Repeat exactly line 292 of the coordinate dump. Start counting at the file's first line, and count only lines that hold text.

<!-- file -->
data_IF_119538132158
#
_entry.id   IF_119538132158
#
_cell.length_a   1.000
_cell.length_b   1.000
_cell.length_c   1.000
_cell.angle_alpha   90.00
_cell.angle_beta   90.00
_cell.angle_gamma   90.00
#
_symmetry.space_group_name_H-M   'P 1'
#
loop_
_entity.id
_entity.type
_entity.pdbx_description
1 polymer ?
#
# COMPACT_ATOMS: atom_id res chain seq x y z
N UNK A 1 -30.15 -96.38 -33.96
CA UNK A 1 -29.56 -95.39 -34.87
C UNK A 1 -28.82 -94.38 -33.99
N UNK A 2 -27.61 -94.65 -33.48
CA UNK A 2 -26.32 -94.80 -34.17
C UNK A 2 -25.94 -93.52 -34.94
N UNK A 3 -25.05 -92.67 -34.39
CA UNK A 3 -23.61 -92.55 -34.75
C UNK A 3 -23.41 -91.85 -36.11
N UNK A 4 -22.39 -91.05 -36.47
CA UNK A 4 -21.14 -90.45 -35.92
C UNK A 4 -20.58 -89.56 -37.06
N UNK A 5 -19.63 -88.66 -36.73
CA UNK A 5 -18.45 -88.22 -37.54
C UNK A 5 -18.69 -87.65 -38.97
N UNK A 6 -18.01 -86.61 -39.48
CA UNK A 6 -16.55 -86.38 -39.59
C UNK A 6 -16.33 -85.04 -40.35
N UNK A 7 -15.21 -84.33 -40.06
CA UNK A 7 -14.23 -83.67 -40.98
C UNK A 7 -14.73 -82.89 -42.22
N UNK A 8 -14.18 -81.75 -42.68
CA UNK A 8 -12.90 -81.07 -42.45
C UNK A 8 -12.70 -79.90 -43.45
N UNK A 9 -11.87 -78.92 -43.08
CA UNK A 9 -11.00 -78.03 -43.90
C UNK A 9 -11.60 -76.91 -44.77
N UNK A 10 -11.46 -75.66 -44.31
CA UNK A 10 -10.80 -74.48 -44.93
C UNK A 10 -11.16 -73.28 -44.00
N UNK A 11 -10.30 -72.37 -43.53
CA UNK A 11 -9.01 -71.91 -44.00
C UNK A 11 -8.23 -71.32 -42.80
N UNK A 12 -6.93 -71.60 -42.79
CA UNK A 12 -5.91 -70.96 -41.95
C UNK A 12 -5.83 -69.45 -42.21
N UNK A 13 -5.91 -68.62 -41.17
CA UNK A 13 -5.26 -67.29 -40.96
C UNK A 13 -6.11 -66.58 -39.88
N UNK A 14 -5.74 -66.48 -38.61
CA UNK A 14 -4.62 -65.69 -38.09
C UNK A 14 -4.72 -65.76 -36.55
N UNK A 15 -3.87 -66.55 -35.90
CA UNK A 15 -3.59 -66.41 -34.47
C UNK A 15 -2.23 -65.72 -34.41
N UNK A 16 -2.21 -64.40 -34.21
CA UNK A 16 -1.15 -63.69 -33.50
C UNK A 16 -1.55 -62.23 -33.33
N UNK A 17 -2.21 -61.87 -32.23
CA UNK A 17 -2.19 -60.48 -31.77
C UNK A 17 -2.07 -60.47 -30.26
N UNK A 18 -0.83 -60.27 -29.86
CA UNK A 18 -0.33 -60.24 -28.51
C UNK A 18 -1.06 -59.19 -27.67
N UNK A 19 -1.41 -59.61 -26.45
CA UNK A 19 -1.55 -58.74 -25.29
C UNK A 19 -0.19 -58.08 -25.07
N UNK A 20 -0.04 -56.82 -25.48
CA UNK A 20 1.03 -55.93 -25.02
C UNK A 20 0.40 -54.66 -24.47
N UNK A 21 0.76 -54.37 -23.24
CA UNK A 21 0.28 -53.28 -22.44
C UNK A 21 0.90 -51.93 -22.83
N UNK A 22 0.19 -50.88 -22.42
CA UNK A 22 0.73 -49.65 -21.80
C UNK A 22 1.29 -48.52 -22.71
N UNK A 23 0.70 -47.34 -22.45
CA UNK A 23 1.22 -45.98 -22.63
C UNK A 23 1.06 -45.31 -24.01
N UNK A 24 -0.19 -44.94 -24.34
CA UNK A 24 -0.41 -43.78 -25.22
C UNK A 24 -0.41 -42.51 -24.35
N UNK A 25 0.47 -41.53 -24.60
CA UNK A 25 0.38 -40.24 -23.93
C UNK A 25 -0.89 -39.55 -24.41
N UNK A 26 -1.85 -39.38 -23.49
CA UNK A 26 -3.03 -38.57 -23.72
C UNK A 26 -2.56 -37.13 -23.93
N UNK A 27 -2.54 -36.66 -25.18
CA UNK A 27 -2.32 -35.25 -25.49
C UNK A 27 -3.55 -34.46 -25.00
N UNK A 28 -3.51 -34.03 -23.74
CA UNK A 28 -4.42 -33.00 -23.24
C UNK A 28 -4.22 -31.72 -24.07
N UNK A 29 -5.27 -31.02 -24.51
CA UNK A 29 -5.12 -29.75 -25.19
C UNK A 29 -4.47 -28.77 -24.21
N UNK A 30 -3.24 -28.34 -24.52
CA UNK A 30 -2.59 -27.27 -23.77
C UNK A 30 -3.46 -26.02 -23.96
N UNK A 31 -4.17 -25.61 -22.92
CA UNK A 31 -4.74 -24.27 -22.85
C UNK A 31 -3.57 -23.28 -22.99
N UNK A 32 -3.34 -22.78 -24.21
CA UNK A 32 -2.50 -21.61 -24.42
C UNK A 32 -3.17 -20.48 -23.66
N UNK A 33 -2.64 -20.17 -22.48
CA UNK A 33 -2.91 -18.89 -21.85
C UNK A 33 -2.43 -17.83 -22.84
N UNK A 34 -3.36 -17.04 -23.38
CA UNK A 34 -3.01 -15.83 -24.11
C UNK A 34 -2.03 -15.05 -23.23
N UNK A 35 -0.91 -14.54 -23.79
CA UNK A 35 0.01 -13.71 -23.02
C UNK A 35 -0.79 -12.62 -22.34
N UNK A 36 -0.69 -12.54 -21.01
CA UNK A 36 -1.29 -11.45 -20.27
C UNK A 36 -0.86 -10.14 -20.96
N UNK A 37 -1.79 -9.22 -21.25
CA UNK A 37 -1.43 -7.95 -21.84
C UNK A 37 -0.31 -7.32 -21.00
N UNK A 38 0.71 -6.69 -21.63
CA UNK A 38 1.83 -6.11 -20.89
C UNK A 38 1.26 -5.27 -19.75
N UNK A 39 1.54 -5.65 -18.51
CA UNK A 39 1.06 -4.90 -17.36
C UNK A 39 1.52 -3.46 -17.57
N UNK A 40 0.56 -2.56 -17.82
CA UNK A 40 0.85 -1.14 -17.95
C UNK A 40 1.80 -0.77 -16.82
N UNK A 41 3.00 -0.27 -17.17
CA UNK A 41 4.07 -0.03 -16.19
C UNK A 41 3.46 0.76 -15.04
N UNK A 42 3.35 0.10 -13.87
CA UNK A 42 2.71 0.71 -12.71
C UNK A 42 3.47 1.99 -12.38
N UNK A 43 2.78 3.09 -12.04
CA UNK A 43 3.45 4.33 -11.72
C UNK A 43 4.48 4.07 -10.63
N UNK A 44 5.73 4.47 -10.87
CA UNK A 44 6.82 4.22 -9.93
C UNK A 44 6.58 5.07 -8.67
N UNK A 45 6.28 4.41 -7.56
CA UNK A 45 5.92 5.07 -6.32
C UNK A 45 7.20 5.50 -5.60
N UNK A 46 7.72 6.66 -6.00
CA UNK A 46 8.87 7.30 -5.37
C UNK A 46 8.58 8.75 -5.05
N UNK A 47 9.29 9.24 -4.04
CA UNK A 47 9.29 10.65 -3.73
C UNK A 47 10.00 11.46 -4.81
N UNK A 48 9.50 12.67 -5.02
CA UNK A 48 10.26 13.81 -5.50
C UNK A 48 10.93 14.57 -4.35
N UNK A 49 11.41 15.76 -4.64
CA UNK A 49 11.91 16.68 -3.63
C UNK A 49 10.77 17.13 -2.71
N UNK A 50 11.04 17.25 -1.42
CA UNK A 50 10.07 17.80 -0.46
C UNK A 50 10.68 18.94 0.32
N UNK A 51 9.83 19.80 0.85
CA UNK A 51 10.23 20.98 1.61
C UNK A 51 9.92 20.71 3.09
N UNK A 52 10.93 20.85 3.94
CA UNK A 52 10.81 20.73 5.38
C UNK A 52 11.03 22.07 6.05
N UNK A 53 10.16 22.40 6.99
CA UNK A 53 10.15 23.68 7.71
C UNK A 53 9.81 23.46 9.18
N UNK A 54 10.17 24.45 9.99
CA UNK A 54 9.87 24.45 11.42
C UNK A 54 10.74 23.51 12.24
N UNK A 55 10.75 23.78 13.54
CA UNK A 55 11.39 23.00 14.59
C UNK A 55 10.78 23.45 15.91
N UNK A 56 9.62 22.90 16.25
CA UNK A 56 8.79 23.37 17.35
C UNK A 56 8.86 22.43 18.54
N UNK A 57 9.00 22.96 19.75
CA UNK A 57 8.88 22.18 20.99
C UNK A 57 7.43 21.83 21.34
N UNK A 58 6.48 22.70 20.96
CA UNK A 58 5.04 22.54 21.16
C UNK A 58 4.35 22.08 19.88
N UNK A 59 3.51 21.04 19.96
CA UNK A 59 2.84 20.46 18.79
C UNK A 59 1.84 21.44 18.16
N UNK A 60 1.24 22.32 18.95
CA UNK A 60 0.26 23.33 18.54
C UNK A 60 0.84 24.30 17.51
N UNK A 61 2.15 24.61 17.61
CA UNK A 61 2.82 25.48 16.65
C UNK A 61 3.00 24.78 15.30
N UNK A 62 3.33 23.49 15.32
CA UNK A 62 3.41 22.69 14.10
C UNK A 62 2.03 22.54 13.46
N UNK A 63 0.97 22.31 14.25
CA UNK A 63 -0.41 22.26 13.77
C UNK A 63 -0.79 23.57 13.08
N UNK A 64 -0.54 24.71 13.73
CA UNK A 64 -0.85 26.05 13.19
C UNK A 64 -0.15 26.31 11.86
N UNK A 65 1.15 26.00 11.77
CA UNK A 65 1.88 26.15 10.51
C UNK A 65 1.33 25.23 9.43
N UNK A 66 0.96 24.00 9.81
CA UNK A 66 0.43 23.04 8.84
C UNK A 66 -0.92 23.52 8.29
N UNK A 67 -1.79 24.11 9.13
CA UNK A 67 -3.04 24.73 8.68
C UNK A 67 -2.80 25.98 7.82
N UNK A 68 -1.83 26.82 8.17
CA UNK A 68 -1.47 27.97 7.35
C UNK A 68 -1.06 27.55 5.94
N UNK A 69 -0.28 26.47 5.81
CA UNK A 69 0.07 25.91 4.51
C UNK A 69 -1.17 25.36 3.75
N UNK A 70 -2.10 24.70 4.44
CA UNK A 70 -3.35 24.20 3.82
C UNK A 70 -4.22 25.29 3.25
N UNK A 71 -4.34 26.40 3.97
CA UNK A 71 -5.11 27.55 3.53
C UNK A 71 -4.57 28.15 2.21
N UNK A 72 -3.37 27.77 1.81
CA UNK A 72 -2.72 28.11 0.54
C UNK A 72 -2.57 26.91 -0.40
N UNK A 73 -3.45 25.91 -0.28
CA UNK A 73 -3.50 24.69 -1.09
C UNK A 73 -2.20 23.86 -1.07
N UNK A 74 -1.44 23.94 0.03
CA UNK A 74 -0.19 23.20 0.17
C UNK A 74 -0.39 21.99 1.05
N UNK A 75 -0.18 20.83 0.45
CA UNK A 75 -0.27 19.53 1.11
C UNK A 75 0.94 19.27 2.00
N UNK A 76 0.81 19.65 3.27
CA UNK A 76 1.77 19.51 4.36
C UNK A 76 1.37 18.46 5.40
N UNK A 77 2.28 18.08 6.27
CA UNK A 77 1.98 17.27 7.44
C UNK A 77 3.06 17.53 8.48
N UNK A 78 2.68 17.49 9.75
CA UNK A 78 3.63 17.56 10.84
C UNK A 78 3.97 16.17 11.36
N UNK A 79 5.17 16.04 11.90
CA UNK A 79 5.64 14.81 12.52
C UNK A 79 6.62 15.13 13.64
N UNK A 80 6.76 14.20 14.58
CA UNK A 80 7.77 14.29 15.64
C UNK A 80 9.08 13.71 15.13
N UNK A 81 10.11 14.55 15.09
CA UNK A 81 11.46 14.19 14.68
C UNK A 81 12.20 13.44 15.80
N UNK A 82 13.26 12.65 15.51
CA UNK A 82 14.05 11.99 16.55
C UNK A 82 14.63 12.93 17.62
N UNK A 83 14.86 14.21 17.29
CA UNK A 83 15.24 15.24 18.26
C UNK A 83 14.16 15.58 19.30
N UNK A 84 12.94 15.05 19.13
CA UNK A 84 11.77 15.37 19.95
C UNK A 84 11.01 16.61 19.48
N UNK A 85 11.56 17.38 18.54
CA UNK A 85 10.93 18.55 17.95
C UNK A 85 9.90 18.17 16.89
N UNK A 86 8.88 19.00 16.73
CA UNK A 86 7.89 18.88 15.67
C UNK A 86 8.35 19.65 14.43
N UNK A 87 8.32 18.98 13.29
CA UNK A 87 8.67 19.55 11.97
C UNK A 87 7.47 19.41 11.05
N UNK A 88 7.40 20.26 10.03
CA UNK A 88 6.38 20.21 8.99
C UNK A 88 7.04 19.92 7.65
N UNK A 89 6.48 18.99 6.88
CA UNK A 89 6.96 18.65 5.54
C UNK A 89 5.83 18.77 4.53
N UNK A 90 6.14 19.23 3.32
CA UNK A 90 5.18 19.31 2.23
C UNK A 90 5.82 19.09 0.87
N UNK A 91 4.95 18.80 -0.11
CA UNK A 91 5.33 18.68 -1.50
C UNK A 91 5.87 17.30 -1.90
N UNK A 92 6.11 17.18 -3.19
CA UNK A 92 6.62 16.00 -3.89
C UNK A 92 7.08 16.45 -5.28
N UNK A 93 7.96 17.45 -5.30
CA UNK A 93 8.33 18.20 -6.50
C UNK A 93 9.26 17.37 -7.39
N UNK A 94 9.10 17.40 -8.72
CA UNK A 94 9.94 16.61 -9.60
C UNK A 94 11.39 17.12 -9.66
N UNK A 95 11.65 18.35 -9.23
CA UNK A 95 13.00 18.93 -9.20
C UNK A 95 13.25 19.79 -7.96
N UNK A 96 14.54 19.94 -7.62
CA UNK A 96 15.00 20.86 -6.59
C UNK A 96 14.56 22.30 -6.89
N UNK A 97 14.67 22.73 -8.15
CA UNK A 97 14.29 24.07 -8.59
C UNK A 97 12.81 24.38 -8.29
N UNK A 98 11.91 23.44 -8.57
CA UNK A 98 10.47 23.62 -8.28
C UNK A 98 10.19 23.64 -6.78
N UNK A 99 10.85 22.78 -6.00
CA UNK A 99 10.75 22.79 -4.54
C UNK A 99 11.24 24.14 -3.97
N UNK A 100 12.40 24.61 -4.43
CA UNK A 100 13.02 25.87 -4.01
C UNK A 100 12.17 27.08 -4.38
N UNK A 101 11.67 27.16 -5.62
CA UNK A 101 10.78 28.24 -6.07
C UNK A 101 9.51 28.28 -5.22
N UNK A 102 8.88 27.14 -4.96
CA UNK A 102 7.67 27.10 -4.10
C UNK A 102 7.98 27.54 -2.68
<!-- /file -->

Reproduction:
CA UNK A 91 5.33 18.68 -1.50